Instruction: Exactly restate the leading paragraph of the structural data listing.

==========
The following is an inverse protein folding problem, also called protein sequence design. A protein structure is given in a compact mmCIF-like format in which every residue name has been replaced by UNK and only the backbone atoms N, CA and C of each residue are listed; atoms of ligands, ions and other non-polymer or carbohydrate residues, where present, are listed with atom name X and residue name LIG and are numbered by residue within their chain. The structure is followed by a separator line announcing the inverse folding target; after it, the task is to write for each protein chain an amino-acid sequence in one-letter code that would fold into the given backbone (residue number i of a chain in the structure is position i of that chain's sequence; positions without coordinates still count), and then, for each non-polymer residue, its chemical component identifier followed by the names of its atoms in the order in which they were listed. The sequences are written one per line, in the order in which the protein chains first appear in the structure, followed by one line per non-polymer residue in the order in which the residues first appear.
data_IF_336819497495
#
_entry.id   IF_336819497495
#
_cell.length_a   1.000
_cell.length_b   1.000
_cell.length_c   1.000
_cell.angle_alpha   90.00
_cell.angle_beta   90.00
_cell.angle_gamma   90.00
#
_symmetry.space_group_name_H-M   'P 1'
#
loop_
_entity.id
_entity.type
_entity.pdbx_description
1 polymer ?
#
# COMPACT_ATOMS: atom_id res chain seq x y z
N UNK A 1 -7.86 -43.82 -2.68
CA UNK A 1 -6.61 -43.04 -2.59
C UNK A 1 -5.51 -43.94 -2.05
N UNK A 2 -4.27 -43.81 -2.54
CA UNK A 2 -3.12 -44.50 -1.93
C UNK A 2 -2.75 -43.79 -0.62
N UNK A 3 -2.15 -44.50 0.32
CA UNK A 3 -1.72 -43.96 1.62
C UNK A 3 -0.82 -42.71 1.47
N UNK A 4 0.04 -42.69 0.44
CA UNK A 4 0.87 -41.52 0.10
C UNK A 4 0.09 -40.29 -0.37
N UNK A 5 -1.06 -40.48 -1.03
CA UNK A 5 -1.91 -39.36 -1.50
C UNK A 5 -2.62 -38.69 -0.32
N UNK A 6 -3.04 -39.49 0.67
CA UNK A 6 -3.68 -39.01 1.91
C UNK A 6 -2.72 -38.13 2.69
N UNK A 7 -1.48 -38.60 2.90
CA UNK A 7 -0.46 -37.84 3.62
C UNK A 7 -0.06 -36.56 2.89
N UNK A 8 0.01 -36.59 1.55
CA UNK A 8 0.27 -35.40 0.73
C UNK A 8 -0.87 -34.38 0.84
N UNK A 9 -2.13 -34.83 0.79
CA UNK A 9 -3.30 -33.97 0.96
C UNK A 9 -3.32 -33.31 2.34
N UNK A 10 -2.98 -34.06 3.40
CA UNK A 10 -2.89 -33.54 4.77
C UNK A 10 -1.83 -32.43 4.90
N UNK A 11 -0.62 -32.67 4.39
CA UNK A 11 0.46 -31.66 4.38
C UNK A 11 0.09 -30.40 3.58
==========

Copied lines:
The following is an inverse protein folding problem, also called protein sequence design. A protein structure is given in a compact mmCIF-like format in which every residue name has been replaced by UNK and only the backbone atoms N, CA and C of each residue are listed; atoms of ligands, ions and other non-polymer or carbohydrate residues, where present, are listed with atom name X and residue name LIG and are numbered by residue within their chain. The structure is followed by a separator line announcing the inverse folding target; after it, the task is to write for each protein chain an amino-acid sequence in one-letter code that would fold into the given backbone (residue number i of a chain in the structure is position i of that chain's sequence; positions without coordinates still count), and then, for each non-polymer residue, its chemical component identifier followed by the names of its atoms in the order in which they were listed. The sequences are written one per line, in the order in which the protein chains first appear in the structure, followed by one line per non-polymer residue in the order in which the residues first appear.